They were all quiet as they were served their bowls. Before eating, Ritsu asked, “Other stuff?”

“Mm. Yeah.” Mob looked ever-so-slightly uncomfortable.

“About Mom and Dad?”

“Um. Yes, a bit.” He scooped his noodles, likely in the hope that Ritsu would stop talking and eat. Hanazawa and Shou took his lead.

“Reigen-san says they asked the government to take you away,” Ritsu said, without picking up his spoon or chopsticks. “Is that true?”

“Ritsu…”

“Is it true, nii-san?” Ritsu repeated, glaring at his food.

Mob put down his chopsticks, turned a little in his seat, and pulled Ritsu into another hug. “Yes,” he answered, dull-voiced, against his brother’s hair.

A wind picked up, blowing at their napkins, and Reigen took a moment to figure out it was Ritsu and not Mob. “There, there, Ritsu,” Mob said, rubbing his brother’s back. “There, there.”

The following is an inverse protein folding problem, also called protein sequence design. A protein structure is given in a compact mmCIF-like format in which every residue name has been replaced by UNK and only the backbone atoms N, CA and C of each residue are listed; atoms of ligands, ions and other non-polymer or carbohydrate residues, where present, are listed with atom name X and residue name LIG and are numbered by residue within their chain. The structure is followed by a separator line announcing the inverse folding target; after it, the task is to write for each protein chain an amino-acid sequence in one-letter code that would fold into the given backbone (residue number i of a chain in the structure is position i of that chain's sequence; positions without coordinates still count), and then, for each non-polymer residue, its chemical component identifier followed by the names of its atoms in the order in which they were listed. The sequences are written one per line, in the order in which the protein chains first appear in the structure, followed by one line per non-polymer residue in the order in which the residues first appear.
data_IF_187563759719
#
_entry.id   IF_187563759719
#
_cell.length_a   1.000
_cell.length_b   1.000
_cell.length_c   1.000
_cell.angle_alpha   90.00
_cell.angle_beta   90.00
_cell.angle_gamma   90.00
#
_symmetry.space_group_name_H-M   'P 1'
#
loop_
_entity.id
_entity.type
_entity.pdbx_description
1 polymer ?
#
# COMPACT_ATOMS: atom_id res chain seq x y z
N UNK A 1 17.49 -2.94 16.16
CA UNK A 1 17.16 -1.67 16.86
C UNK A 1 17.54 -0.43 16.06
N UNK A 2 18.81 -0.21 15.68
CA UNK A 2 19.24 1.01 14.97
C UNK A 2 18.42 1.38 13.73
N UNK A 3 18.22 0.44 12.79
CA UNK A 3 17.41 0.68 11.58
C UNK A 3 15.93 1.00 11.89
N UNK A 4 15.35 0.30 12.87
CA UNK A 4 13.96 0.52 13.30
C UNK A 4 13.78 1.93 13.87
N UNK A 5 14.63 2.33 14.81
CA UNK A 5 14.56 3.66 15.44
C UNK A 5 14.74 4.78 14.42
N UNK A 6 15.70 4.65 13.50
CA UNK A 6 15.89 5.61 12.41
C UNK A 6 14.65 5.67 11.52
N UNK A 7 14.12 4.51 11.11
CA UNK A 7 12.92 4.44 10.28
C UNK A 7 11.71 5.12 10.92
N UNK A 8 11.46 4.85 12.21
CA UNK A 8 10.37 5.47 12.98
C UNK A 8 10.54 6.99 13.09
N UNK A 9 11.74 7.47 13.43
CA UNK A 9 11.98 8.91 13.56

“Huh,” Shou said after a gulp of broth. “Hanazawa, you seem to be the only one here with decent parents.”

“Yeah right,” Hanazawa said with a high laugh. “Mom’s too busy working to notice anything I do, and Dad left three years ago, right after he found out about my powers. That’s why I already live in an apartment. I was already taking care of myself – this way I don’t also have to follow her stupid rules.”

“You have an apartment?” Ritsu asked. “But… you would’ve only been twelve years old!”

“Mom’s in real estate. It wasn’t too hard for me, back then, to convince some of her goons to let me sign a lease.”

Reigen had already set down his utensils in preparation to say something infinitely ridiculous, so he hesitated, and then picked up his water glass and drank instead. Only Mob, it seemed, noticed this.

You don’t have room for four boys in your apartment, Arataka. Hanazawa and Shou are making ends meet. Mob and Ritsu have no one and nothing right now. Focus.